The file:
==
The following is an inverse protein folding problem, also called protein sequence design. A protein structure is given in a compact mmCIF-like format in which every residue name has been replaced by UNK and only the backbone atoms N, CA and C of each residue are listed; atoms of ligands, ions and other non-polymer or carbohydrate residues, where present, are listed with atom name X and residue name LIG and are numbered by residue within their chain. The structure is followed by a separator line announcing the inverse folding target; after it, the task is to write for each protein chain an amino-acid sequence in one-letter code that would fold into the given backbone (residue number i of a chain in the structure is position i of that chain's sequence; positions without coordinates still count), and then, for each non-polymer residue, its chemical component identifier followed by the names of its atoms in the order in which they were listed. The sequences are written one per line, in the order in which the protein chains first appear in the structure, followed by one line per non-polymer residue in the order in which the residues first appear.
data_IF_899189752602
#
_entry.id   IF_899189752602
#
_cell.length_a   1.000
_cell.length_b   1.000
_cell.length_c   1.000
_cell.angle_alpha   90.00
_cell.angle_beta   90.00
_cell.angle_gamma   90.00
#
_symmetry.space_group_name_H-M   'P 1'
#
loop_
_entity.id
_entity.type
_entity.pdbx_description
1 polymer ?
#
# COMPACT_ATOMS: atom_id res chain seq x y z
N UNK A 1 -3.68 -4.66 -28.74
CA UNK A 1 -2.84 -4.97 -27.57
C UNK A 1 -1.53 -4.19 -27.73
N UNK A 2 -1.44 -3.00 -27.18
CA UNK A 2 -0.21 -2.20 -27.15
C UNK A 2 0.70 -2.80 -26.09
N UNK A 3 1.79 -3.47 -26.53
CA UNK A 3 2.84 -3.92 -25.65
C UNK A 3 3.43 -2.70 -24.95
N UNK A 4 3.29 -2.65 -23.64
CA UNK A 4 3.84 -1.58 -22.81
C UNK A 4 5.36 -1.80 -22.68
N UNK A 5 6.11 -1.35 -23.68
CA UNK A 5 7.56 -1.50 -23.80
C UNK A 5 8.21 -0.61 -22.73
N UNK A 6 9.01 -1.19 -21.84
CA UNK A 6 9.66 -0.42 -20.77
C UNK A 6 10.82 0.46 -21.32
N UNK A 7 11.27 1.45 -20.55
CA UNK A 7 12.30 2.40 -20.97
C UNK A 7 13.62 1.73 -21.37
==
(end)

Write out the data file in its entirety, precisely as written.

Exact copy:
The following is an inverse protein folding problem, also called protein sequence design. A protein structure is given in a compact mmCIF-like format in which every residue name has been replaced by UNK and only the backbone atoms N, CA and C of each residue are listed; atoms of ligands, ions and other non-polymer or carbohydrate residues, where present, are listed with atom name X and residue name LIG and are numbered by residue within their chain. The structure is followed by a separator line announcing the inverse folding target; after it, the task is to write for each protein chain an amino-acid sequence in one-letter code that would fold into the given backbone (residue number i of a chain in the structure is position i of that chain's sequence; positions without coordinates still count), and then, for each non-polymer residue, its chemical component identifier followed by the names of its atoms in the order in which they were listed. The sequences are written one per line, in the order in which the protein chains first appear in the structure, followed by one line per non-polymer residue in the order in which the residues first appear.
data_IF_899189752602
#
_entry.id   IF_899189752602
#
_cell.length_a   1.000
_cell.length_b   1.000
_cell.length_c   1.000
_cell.angle_alpha   90.00
_cell.angle_beta   90.00
_cell.angle_gamma   90.00
#
_symmetry.space_group_name_H-M   'P 1'
#
loop_
_entity.id
_entity.type
_entity.pdbx_description
1 polymer ?
#
# COMPACT_ATOMS: atom_id res chain seq x y z
N UNK A 1 -3.68 -4.66 -28.74
CA UNK A 1 -2.84 -4.97 -27.57
C UNK A 1 -1.53 -4.19 -27.73
N UNK A 2 -1.44 -3.00 -27.18
CA UNK A 2 -0.21 -2.20 -27.15
C UNK A 2 0.70 -2.80 -26.09
N UNK A 3 1.79 -3.47 -26.53
CA UNK A 3 2.84 -3.92 -25.65
C UNK A 3 3.43 -2.70 -24.95
N UNK A 4 3.29 -2.65 -23.64
CA UNK A 4 3.84 -1.58 -22.81
C UNK A 4 5.36 -1.80 -22.68
N UNK A 5 6.11 -1.35 -23.68
CA UNK A 5 7.56 -1.50 -23.80
C UNK A 5 8.21 -0.61 -22.73
N UNK A 6 9.01 -1.19 -21.84
CA UNK A 6 9.66 -0.42 -20.77
C UNK A 6 10.82 0.46 -21.32
N UNK A 7 11.27 1.45 -20.55
CA UNK A 7 12.30 2.40 -20.97
C UNK A 7 13.62 1.73 -21.37